Save me a spot in that corner at the family reunion! You fold your arms too. Natch. My mother always tried to make me quit but what are you supposed to do with your hands?? ^_^

    Comment by harpingheather — March 1, 2006 @ 10:06 pm

  8. Kristen: Did you ever get the “When I first met you I thought you were such a snob because you are so quiet.”?

    YES. YES. and YES.

    I found out years after graduating, that a really smart and cute guy in high school wanted to ask me out, but didn’t, because he feared I would just put him down. Hmmph.

    Comment by meems — March 1, 2006 @ 10:15 pm

  9. I definitely think that the peacemaker and teapot syndrome are linked. You can only deal with the crud for so long. Maybe we should just bring some knitting needles to the reunion so we don’t have to fold our arms.

    One of my very best friends thought I was a snob until she heard someone compliment me on my shoes to which I said, “Oh thanks. I got them at payless for $5!” She then thought I was ok.

    Comment by Kristen J — March 1, 2006 @ 11:35 pm

  10. Interesting, I’m always the one willing to blurt out my opinion. This is something that I am constantly working on to subdue.

    I’m changing careers from I.T. management to working towards becoming a Licensed Clinical Social Worker (LCSW). I just finished my Bachelors Psyc degree and have applied to BYU’s Master of Social Work (MSW) program.

    As a non traditional student (I’m 50) I have found the classroom environment has really helped me out. I knew I didn’t want to be the old guy who knew everything in class so I really take time to listen to the many very smart younger students and what they have to say.

    The down side to always stating how you feel is that it is very easy to appear arrogant, blunt, opinionated, self righteous… all things that don’t sound or look very good. I don’t think I’ll ever totally change my strong personality. In fact I really just want better balance. To this end I have found some useful ways to moderate it. In learning to do therapy work one of the micro skills I have been taught is to reflect back to the person what they are saying so that they know you have heard and understand them. The reflection should go something like this, “Oh, I see, so what you are saying is …” then restate in your own words what they are trying to say. This reflection statement makes it obvious that you are not necessarily agreeing with them, but that you do understand them. I think this idea will help to take away some of the “two faced” feeling that you may be having, and still let you be a peace maker. I do think however, that when you are asked directly what your opinion is you should state it and if you don’t want to argue if they disagree with you just say, “I understand your point, I can see why you feel that way”.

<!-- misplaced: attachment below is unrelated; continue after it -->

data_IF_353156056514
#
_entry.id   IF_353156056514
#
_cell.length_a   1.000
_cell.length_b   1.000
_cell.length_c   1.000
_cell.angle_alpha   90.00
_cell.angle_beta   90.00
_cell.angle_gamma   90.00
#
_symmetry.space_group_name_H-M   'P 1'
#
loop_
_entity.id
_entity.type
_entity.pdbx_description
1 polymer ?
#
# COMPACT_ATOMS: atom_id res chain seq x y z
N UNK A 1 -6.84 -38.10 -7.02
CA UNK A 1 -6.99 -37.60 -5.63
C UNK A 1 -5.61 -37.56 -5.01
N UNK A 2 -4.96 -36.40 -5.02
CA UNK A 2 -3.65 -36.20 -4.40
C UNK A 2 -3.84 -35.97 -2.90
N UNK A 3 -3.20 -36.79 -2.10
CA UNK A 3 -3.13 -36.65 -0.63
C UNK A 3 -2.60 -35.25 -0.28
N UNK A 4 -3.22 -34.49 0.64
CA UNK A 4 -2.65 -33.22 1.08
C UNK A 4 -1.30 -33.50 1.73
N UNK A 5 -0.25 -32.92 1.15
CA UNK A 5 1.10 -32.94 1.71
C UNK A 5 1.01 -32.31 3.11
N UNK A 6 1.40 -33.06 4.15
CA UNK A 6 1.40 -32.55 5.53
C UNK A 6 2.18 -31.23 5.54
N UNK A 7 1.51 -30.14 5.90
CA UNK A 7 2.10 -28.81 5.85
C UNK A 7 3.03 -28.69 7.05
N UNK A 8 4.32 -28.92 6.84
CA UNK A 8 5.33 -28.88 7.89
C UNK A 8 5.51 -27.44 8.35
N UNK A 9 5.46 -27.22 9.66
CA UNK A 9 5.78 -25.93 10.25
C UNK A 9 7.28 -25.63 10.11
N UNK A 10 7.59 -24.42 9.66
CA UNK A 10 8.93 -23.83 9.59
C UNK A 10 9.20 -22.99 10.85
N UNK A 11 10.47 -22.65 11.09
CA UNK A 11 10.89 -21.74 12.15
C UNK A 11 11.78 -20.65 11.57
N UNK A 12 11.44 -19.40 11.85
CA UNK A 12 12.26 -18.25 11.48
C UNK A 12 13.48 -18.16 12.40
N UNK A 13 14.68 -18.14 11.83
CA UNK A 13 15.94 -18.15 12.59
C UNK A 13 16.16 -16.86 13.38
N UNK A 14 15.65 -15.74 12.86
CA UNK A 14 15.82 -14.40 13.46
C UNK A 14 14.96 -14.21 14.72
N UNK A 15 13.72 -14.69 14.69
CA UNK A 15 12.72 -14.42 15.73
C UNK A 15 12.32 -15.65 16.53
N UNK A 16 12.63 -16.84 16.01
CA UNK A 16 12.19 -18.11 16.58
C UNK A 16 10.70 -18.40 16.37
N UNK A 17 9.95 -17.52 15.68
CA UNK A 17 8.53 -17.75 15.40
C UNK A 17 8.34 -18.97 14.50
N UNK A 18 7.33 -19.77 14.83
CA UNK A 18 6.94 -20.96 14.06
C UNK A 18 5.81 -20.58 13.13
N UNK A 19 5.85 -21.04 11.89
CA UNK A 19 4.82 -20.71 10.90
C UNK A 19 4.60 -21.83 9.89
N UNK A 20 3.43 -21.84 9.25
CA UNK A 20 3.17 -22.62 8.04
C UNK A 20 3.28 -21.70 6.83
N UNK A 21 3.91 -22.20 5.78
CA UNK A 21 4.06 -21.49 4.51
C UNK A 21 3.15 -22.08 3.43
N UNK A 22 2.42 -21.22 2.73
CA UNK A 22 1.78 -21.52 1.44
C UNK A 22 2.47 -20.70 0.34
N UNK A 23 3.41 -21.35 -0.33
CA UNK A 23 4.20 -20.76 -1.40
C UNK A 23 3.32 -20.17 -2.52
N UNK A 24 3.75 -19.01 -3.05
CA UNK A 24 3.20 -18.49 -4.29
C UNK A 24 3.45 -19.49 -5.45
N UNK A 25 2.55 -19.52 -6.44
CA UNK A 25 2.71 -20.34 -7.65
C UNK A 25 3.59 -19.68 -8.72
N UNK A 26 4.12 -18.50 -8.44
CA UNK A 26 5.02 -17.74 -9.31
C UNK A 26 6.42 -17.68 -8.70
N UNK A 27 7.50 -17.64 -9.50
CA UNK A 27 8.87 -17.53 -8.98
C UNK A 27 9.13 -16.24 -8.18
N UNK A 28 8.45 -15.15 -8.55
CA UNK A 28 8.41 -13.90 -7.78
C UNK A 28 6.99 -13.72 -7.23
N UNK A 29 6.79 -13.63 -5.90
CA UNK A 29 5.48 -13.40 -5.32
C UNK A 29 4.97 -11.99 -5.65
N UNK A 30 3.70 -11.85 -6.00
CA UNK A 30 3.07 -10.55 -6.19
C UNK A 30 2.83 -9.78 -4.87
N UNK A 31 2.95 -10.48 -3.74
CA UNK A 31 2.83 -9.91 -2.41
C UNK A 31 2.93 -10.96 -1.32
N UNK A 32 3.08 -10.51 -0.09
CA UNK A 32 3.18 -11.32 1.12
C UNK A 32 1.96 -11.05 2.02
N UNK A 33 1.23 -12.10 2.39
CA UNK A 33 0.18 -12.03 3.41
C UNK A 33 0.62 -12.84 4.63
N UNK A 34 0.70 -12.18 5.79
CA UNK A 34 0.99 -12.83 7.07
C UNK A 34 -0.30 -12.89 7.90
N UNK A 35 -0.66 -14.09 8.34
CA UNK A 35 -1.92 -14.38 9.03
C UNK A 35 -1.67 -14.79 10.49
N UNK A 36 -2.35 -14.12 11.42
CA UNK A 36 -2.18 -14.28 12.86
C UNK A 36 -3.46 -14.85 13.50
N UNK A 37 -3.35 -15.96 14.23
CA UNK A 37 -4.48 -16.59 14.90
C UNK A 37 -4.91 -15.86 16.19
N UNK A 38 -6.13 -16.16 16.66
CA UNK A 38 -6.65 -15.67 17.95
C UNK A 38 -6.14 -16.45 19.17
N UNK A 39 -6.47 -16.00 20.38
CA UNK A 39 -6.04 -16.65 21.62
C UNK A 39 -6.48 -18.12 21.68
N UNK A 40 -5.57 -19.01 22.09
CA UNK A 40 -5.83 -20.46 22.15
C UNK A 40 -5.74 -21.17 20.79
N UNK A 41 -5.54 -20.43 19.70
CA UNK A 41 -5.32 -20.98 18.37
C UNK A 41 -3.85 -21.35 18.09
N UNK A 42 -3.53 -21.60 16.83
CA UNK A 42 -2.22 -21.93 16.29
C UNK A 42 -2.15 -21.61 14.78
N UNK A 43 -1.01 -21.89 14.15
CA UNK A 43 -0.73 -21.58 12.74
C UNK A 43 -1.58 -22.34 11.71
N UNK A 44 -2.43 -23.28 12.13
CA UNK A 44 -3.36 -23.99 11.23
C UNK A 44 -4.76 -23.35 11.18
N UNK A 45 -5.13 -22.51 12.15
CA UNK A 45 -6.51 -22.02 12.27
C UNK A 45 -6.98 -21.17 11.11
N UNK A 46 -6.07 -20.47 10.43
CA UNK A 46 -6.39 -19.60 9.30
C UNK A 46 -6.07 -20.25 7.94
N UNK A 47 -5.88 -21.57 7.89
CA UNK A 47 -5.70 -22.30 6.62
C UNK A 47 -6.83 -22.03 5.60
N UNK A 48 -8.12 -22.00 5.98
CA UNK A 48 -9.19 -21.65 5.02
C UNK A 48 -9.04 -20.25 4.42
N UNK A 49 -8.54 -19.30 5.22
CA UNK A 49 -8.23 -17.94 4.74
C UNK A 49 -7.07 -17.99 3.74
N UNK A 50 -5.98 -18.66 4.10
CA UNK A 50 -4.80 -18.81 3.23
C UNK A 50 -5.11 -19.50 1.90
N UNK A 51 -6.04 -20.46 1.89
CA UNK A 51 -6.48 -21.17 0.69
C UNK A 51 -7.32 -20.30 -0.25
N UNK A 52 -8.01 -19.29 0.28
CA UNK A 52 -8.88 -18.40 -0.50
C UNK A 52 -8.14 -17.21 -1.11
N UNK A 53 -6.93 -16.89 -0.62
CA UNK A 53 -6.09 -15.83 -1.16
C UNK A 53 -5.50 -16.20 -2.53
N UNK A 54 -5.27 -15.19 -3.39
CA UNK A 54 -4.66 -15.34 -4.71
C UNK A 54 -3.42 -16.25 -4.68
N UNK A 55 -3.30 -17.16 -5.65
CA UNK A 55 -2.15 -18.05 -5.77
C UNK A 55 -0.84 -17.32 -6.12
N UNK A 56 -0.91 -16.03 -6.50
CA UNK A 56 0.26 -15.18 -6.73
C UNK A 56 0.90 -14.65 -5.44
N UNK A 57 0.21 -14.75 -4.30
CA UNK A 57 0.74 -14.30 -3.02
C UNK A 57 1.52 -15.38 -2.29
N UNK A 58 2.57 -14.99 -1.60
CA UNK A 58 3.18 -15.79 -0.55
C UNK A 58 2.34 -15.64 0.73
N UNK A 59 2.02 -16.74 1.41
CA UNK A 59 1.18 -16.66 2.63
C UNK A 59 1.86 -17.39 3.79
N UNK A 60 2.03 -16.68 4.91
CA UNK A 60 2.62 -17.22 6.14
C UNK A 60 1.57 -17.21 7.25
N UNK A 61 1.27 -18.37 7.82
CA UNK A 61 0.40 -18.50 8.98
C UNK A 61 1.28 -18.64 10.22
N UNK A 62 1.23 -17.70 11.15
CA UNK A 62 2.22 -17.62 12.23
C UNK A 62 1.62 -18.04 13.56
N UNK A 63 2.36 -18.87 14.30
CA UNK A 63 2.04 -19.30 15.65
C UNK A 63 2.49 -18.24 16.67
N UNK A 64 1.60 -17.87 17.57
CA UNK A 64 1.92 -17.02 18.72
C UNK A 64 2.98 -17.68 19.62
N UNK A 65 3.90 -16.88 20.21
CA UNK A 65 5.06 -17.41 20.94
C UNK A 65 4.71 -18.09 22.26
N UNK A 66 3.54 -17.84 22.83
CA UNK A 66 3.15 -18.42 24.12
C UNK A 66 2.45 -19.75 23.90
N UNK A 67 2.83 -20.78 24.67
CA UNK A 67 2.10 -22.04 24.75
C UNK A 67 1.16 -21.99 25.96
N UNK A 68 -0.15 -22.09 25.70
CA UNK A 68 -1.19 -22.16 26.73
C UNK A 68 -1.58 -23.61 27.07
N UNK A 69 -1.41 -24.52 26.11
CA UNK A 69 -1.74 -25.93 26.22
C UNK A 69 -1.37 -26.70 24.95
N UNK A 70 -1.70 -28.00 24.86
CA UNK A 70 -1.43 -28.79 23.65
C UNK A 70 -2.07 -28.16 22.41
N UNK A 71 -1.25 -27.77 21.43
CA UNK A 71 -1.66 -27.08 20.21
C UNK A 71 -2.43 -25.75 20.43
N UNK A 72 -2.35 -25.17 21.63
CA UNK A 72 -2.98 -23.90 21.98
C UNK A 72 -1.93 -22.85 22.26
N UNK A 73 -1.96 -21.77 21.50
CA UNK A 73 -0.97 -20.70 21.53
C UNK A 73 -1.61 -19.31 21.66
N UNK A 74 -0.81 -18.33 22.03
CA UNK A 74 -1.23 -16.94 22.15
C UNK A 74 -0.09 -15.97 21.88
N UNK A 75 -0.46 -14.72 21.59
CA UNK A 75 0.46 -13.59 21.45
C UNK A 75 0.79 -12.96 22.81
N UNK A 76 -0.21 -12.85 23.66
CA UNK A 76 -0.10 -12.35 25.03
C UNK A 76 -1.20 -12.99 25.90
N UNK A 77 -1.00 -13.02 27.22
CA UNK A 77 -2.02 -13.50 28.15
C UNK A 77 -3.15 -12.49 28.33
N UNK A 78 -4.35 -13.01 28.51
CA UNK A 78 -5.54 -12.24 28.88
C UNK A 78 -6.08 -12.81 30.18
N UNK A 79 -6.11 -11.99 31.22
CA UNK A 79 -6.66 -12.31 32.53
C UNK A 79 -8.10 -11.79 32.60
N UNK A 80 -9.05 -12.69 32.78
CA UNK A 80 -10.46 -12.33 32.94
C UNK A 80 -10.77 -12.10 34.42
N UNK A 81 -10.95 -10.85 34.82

If you approach these situations as a learning experience by trying to understand the person without judging them they will feel better because the focus is on them and you will obtain a deeper understanding of your friend and still come from the peace maker perspective. If you are interested you can get more information about all the micro skills that would help in this situation by reading the book, “Intentional Interviewing and Counseling” by Allen E. Ivey and Mary B. Ivey.

    Comment by Matt C — March 2, 2006 @ 6:55 am

  11. Thanks for the information MattC. I like your suggestions I think they would definitely help in some of these situations.

    Comment by Kristen J — March 2, 2006 @ 7:23 am

  12. Kristen, based on your blogging, I would’ve guessed you were the fun one.

    I’m a peacemaker too. I hate being caught in the middle, as well, so it’s a bummer.

    Everything’s relative, though. In my family, I’m weird, because I’m so normal. I’m haven’t been divorced multiple times, my husband hasn’t been in prison, I’m not gay or mentally ill, don’t have illegitimate kids spread around the countryside, etc. (I’m just a Mormon mom into doom metal.)

    Comment by Susan M — March 2, 2006 @ 8:11 am

  13. My former father in law gave me a blessing (he was the stake president) and said I was a peacemaker in the pre-existence. I am convinced that what he was really trying to say was euphemistic for “bossy person who tries to make everybody get along.” Because I don’t bring much peace, I pretty much bring contention. I sure caused a flap at Wal-Mart in the 42 days I worked there.

    Comment by annegb — March 2, 2006 @ 8:12 am